A Fortune 100 Success Story
I could tell you the benefits of PAM, but instead, I’ll show you what happened at my previous role in a Fortune 100 financial services company that adopted this approach to cybersecurity. We’re talking a major player with over 90,000 people (employees, contractors), more than 50,000 servers, and over 80,000 end-user workstations.
It started in 2007. I’d worked with the company in various roles since the mid-1990s as a contractor and as an employee. At the time, I was working for a third-party services provider that operated the majority of the company’s data center resources.
That year, an audit revealed they weren’t adequately logging privileged activities on their critical systems. So, they started looking at the various solutions on the market. IT leadership at the time decided to acquire Symark’s PowerBroker as a solution. In 2008, I accepted an employee position in the company’s IT security group. Same parking lot, different badge color. That first year, my focus was deploying a host-based access control platform on Windows and Linux servers, and later evaluating enterprise password management solutions in the marketplace.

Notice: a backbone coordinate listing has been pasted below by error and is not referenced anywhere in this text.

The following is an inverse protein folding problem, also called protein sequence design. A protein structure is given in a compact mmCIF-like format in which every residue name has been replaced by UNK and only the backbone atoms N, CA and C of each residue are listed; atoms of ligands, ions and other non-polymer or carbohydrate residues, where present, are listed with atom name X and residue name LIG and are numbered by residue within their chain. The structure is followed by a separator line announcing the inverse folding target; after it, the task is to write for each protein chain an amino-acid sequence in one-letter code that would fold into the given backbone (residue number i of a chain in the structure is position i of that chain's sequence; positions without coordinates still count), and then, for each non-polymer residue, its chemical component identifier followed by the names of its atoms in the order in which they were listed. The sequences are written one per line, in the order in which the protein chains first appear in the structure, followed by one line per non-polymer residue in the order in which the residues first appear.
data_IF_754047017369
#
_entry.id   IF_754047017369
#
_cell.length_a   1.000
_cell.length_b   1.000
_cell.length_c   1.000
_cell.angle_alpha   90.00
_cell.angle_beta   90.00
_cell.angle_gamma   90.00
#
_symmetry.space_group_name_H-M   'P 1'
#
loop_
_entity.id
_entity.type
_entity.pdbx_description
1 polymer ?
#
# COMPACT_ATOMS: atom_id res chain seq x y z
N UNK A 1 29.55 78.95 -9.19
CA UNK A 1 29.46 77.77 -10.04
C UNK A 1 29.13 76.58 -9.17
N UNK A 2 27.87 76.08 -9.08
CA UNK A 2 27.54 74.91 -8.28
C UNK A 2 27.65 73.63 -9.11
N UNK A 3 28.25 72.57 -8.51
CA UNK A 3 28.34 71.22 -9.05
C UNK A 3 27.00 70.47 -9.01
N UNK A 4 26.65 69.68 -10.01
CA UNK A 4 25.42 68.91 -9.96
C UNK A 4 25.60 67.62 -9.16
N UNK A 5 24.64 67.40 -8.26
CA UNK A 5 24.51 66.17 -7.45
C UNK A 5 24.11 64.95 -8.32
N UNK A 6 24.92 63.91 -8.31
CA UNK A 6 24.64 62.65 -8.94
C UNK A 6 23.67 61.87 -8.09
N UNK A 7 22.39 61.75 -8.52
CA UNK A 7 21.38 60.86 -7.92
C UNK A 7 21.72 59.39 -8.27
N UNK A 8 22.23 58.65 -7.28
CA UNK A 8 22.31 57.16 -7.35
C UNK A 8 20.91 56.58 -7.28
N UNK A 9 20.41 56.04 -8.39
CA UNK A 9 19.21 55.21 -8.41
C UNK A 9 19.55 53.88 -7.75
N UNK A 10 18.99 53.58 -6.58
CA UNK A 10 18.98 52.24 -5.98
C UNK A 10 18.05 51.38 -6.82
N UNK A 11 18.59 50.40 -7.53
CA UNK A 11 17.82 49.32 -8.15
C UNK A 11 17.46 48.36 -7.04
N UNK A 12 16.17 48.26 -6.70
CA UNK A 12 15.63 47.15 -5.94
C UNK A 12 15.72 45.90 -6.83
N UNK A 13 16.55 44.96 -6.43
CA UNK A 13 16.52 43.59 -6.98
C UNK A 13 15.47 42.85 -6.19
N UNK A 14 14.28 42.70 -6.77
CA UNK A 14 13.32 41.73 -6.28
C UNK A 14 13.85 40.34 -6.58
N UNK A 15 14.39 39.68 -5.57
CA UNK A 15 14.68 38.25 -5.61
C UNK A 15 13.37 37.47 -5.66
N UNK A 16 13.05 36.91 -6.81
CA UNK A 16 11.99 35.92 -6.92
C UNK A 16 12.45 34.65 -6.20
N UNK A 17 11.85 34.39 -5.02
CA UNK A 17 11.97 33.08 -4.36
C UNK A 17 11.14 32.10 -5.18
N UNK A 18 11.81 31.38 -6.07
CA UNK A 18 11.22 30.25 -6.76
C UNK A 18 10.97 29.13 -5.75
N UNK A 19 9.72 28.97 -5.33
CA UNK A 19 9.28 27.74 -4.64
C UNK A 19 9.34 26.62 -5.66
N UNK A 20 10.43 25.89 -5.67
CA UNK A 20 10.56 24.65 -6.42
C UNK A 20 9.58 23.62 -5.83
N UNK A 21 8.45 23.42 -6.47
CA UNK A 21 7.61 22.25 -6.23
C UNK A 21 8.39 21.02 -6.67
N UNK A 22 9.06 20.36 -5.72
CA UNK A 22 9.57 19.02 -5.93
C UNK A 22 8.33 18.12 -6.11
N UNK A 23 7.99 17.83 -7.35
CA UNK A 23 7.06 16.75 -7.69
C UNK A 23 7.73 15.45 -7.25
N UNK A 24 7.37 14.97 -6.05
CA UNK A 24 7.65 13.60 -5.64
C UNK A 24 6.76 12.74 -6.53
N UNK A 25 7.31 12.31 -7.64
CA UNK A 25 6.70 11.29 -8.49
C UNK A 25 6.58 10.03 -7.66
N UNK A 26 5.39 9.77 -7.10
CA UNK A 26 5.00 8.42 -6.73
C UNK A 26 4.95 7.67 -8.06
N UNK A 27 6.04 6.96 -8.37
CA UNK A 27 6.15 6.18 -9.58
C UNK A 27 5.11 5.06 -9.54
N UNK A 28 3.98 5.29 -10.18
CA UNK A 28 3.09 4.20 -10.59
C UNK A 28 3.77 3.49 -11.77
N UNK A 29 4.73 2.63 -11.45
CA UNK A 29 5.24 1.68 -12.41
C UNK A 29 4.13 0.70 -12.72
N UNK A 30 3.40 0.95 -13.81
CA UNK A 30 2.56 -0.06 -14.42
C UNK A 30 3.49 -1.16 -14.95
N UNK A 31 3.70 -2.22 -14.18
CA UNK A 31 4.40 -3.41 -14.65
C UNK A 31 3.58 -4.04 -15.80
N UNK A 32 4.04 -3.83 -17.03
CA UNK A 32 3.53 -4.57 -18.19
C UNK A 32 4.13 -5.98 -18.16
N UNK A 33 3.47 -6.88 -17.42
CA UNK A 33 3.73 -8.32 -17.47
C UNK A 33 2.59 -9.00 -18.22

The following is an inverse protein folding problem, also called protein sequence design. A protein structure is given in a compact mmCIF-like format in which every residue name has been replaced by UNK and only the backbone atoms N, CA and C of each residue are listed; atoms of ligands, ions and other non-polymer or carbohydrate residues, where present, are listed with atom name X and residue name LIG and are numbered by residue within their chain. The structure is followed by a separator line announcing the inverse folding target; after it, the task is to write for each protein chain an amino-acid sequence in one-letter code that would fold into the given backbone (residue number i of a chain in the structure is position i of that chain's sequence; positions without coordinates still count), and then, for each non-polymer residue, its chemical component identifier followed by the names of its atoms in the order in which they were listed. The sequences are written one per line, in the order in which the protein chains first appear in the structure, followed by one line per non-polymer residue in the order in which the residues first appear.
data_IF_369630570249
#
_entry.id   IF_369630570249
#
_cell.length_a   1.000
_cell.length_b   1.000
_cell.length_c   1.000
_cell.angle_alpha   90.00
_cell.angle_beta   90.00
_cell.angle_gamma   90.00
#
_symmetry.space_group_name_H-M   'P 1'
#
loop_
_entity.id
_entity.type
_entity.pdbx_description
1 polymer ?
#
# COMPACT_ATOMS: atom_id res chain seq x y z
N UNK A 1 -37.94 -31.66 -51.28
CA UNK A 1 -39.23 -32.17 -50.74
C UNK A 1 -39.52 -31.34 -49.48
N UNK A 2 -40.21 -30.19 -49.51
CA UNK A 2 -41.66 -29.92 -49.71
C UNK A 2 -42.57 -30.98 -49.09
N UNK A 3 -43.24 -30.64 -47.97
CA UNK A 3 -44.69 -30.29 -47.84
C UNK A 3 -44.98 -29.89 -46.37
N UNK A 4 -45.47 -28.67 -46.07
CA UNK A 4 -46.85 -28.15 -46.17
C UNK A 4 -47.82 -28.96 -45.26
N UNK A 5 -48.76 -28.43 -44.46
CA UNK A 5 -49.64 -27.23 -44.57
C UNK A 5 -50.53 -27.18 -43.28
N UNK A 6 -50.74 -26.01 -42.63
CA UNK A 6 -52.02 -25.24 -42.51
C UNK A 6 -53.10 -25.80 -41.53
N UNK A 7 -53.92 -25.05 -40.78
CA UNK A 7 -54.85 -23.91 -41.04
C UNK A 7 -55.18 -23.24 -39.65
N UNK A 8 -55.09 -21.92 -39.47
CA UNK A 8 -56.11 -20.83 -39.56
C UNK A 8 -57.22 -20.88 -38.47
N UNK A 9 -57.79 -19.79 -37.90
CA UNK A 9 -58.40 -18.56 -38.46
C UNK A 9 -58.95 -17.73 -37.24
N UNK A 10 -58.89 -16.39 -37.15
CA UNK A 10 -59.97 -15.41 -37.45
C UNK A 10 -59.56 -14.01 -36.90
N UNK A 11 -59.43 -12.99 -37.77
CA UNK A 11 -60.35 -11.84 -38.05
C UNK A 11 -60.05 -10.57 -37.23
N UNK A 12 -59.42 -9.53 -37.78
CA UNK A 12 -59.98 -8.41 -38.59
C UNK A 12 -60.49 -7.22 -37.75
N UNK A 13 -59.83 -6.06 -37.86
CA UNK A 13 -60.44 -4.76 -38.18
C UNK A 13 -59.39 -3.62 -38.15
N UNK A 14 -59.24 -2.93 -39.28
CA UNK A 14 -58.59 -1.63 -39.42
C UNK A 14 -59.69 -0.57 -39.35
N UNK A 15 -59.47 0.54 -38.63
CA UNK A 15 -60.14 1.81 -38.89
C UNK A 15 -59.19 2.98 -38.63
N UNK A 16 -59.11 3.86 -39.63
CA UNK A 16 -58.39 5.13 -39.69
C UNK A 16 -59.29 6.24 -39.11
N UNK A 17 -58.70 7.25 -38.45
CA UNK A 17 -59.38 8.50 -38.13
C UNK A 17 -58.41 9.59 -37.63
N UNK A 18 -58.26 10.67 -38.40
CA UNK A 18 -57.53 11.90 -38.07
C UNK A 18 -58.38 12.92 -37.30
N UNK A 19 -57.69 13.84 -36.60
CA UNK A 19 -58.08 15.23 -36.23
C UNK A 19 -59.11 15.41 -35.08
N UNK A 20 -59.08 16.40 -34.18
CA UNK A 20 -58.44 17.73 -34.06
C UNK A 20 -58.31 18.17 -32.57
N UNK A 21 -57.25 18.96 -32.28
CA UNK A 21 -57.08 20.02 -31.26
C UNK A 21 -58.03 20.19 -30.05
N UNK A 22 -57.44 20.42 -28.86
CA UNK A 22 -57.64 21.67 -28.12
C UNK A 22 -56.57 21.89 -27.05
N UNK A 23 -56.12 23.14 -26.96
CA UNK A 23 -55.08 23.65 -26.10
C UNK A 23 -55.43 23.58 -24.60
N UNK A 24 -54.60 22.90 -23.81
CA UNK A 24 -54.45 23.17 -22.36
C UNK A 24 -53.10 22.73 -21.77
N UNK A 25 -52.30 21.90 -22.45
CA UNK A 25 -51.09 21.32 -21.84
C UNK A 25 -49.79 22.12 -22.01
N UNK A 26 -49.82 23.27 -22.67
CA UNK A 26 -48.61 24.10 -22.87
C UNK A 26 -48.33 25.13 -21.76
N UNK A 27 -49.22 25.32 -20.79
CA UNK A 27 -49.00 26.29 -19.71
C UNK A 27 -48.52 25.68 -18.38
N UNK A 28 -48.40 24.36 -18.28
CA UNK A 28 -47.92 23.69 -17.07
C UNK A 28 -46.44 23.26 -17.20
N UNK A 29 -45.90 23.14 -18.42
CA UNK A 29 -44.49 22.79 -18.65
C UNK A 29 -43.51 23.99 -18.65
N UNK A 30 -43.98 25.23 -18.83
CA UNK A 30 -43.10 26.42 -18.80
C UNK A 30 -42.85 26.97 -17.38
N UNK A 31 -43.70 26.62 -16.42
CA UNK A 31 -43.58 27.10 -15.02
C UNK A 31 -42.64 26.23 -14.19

Over the next two years, PowerBroker was deployed in the enterprise by our third-party services partner with limited results. By 2010, we made the decision to take operational ownership of the PowerBroker platform back in-house. We aggressively expanded the coverage throughout the enterprise, remapped all local “sudo” rules to PowerBroker policy, and implemented an RBAC (role-based access control) policy model that would scale in the enterprise.
In 2011, Symark had acquired BeyondTrust, adopted its name, and added the former competitor’s Windows security applications to its portfolio of products. The company acquired the PowerBroker for Windows solution in 2014 and rapidly deployed it throughout the enterprise, dramatically reducing risks associated with administrator entitlements on these systems. We now had available to us a workable mixed-environment PAM solution that fit our needs.
Here’s where it got interesting. When we started our journey, some of the products we needed didn’t exist, and my team didn’t have the budget we’d hoped for. But we did have a vision and a clear idea of where we wanted to go.It’s important to think strategically and you have to think ahead. The solution to the problem you’re having now might be three years away, but when it’s finally available, you should have already secured management buy-in and set up the building blocks. Only then will you be ready to implement it.